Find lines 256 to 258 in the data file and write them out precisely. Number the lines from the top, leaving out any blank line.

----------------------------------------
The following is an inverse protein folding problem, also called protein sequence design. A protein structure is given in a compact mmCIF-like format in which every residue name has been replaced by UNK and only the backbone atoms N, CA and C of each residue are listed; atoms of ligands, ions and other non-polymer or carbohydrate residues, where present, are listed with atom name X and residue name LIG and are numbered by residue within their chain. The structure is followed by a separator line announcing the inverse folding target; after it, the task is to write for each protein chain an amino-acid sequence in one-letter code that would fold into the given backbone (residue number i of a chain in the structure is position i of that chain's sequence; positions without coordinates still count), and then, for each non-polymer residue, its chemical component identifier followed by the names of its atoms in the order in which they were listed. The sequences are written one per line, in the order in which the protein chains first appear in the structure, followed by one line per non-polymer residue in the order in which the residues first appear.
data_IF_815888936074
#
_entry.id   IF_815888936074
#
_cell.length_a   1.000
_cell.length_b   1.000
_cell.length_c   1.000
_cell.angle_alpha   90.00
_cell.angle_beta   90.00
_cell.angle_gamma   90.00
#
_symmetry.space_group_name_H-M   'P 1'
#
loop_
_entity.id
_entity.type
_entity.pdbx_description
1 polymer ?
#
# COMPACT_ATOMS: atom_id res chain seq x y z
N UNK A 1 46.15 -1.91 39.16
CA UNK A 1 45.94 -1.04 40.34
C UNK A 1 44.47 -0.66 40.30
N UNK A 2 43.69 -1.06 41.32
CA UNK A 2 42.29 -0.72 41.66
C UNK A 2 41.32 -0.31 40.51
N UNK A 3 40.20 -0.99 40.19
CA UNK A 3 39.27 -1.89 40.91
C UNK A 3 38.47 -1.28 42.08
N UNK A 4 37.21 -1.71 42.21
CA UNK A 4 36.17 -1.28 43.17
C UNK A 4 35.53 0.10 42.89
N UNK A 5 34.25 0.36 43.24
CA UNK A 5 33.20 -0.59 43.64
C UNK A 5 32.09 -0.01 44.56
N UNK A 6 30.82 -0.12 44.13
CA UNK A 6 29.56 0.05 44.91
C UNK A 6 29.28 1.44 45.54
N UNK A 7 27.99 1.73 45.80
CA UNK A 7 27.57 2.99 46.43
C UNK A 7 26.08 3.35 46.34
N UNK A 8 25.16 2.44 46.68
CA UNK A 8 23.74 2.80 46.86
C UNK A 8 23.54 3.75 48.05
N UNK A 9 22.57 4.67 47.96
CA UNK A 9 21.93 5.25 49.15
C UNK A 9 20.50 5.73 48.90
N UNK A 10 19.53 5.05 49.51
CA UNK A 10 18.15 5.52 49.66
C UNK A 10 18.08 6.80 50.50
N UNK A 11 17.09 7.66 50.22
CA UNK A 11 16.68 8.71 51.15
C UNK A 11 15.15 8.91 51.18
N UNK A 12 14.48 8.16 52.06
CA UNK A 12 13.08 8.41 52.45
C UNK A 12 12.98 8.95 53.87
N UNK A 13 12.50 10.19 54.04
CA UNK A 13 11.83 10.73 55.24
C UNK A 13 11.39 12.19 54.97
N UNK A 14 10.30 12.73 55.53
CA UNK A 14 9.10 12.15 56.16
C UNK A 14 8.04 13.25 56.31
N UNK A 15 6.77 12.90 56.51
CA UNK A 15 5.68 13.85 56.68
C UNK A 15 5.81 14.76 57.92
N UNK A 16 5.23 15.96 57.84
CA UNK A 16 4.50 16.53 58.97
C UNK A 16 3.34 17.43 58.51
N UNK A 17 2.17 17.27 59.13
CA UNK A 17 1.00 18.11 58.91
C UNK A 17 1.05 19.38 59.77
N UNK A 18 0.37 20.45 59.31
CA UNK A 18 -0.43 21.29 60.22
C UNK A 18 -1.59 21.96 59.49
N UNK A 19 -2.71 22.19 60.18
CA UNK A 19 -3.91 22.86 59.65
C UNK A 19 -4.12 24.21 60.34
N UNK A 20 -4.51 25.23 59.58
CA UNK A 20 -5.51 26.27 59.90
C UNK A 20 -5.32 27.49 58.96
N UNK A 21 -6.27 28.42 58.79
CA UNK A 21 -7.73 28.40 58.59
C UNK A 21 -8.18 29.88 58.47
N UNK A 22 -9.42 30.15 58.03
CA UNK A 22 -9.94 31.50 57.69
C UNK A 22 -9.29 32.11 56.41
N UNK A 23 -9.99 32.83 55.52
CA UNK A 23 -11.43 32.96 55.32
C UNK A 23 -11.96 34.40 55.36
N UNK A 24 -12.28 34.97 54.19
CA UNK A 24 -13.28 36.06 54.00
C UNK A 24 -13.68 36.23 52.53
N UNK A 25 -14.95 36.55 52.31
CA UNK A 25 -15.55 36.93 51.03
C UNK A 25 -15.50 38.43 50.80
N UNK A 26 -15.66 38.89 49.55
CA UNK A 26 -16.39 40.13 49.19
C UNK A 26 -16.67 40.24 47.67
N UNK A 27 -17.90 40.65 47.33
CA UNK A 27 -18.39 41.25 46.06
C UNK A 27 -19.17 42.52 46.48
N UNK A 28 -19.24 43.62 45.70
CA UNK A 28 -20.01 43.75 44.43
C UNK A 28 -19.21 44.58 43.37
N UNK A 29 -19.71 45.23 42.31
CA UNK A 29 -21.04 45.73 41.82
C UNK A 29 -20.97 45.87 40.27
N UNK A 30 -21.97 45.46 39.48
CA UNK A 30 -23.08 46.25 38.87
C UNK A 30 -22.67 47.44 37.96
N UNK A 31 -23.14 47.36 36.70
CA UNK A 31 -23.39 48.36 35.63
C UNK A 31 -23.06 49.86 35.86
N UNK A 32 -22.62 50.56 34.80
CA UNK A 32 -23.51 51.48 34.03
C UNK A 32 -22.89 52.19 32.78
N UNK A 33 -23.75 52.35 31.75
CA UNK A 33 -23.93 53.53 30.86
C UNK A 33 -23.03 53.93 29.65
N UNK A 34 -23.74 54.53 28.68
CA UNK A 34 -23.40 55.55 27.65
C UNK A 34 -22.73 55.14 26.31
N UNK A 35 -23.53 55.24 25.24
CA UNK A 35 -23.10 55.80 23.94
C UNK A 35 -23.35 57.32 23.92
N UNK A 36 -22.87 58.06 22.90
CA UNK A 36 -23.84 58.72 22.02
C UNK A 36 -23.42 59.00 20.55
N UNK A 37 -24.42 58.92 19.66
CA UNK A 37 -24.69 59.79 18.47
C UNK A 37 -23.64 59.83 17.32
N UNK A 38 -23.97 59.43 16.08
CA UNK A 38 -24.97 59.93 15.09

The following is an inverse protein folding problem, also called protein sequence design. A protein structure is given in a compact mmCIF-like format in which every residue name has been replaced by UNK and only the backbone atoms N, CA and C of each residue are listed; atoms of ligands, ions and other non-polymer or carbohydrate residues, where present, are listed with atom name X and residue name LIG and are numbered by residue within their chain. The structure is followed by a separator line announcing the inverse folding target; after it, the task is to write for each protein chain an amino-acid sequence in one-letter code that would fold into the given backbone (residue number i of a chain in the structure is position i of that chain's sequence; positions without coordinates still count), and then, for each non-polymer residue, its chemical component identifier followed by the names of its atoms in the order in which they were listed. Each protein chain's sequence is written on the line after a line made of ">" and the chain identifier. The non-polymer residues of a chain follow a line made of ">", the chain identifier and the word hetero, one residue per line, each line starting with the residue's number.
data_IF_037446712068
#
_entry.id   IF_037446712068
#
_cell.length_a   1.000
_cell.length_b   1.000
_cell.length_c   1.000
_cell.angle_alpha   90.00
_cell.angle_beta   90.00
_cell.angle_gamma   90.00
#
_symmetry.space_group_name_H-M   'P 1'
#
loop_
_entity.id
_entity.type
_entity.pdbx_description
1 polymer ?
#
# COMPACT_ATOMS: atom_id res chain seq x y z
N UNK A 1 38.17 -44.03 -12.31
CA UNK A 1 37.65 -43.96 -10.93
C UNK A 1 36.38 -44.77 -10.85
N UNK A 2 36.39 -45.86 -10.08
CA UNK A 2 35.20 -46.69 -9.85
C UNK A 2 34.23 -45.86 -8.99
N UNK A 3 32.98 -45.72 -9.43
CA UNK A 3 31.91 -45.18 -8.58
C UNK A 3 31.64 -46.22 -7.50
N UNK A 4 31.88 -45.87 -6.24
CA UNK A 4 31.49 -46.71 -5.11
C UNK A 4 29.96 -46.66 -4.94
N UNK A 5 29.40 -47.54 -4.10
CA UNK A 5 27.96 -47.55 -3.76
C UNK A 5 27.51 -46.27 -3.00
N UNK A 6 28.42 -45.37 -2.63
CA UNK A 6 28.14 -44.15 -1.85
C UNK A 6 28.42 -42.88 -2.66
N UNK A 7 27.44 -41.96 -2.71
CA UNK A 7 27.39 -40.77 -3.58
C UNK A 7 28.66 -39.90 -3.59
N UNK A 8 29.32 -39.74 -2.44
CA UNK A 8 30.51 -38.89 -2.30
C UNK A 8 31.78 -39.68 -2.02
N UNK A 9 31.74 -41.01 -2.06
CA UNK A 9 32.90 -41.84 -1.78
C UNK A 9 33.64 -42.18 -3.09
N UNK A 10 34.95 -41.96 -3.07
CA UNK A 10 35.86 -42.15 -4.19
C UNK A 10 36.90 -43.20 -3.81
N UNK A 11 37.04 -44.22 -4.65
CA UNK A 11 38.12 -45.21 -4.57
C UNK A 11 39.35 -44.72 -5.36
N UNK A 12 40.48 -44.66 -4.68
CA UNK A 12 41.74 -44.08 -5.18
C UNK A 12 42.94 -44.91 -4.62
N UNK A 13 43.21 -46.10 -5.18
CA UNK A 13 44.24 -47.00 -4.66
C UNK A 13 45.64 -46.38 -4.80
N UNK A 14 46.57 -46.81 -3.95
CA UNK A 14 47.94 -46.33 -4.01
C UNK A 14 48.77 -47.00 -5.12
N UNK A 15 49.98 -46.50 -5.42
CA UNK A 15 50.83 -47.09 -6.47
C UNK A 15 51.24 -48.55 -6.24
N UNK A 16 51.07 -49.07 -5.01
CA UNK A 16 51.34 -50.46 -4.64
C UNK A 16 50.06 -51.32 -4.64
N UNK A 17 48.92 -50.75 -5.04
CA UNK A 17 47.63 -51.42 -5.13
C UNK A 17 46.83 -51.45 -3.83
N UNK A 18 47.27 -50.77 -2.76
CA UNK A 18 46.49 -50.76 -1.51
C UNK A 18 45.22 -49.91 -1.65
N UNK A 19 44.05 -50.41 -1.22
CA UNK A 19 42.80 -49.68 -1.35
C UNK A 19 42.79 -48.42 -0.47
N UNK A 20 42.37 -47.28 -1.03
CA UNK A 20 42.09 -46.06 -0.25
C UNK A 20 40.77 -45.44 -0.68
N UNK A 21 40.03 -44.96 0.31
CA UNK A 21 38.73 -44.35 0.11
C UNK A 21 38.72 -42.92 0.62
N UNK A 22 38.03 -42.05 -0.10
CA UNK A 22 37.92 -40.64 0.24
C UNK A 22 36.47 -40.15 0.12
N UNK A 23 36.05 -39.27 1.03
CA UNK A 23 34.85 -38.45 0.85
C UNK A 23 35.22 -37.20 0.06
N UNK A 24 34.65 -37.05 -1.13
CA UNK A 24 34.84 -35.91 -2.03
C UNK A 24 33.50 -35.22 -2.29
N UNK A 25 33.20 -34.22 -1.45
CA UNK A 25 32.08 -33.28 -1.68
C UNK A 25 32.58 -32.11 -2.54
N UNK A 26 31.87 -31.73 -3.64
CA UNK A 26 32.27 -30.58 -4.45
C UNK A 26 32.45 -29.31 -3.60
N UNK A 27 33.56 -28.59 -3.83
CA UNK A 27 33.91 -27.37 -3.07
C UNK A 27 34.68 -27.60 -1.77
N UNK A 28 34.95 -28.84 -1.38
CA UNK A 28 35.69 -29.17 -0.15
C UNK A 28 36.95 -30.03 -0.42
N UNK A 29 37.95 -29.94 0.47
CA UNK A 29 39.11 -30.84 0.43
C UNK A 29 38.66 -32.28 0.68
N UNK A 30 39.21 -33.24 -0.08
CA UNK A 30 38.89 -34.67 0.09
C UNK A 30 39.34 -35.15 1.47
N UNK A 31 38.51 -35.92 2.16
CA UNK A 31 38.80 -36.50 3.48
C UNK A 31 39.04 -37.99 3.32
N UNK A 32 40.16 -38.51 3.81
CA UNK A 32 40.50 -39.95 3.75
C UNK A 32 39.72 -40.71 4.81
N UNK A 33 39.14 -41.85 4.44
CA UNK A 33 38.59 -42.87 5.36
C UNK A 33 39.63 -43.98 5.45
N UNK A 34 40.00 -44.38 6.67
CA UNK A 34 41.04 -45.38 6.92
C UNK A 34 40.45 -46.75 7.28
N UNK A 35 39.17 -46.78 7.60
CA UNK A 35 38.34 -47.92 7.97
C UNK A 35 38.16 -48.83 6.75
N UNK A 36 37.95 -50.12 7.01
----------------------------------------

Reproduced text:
CA UNK A 34 41.04 -45.38 6.92
C UNK A 34 40.45 -46.75 7.28
N UNK A 35 39.17 -46.78 7.60